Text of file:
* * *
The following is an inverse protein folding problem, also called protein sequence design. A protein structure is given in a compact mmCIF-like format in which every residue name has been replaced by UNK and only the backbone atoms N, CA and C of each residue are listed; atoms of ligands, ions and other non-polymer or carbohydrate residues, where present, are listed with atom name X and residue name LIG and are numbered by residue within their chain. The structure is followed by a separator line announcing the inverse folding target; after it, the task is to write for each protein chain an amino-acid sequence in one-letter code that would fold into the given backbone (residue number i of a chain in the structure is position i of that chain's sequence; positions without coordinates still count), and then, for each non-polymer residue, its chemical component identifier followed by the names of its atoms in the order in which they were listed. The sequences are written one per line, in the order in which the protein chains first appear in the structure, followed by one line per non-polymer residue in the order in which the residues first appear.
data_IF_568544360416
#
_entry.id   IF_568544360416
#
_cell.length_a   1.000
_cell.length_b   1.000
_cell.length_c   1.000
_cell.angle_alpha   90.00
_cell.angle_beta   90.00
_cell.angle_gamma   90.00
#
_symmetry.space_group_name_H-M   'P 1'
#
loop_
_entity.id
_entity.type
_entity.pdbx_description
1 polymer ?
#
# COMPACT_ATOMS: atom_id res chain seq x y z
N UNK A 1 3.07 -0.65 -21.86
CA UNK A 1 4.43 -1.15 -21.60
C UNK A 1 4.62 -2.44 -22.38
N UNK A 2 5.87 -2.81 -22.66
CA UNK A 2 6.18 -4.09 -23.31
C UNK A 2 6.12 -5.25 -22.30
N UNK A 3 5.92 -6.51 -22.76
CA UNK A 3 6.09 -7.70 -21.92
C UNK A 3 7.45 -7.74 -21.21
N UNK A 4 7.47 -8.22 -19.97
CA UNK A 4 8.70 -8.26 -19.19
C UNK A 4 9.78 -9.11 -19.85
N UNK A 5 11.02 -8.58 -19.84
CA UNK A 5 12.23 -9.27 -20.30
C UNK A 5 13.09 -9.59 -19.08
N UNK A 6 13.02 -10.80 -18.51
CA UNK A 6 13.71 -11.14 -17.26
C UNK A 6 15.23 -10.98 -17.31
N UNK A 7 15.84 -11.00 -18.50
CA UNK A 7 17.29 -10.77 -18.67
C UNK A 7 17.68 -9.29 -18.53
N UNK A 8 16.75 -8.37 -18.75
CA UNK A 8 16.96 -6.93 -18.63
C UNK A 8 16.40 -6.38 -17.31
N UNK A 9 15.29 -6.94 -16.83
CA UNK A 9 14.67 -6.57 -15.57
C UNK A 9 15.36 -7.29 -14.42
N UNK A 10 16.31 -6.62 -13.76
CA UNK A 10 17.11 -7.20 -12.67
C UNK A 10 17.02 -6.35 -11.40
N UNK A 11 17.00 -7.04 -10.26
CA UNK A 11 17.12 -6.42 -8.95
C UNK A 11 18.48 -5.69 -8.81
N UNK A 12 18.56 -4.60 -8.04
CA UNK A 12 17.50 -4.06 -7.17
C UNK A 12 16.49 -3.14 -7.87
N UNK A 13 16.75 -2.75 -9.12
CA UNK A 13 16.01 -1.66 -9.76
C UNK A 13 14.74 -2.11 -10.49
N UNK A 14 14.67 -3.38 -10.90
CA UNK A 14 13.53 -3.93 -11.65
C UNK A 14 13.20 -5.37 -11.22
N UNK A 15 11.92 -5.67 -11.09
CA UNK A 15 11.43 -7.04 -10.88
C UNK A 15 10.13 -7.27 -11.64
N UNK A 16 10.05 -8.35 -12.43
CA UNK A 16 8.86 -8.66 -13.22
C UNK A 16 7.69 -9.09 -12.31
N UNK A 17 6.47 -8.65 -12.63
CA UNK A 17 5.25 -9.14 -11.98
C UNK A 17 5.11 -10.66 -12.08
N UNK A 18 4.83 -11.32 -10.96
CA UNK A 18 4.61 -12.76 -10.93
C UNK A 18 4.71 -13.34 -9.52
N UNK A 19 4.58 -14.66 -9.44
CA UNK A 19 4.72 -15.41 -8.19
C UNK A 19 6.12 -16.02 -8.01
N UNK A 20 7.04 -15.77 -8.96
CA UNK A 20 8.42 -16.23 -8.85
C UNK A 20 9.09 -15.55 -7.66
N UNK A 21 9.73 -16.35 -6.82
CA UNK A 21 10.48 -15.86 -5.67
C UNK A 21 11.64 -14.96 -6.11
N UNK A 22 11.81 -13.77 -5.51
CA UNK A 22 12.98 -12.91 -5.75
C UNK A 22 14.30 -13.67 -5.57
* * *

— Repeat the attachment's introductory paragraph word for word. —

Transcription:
The following is an inverse protein folding problem, also called protein sequence design. A protein structure is given in a compact mmCIF-like format in which every residue name has been replaced by UNK and only the backbone atoms N, CA and C of each residue are listed; atoms of ligands, ions and other non-polymer or carbohydrate residues, where present, are listed with atom name X and residue name LIG and are numbered by residue within their chain. The structure is followed by a separator line announcing the inverse folding target; after it, the task is to write for each protein chain an amino-acid sequence in one-letter code that would fold into the given backbone (residue number i of a chain in the structure is position i of that chain's sequence; positions without coordinates still count), and then, for each non-polymer residue, its chemical component identifier followed by the names of its atoms in the order in which they were listed. The sequences are written one per line, in the order in which the protein chains first appear in the structure, followed by one line per non-polymer residue in the order in which the residues first appear.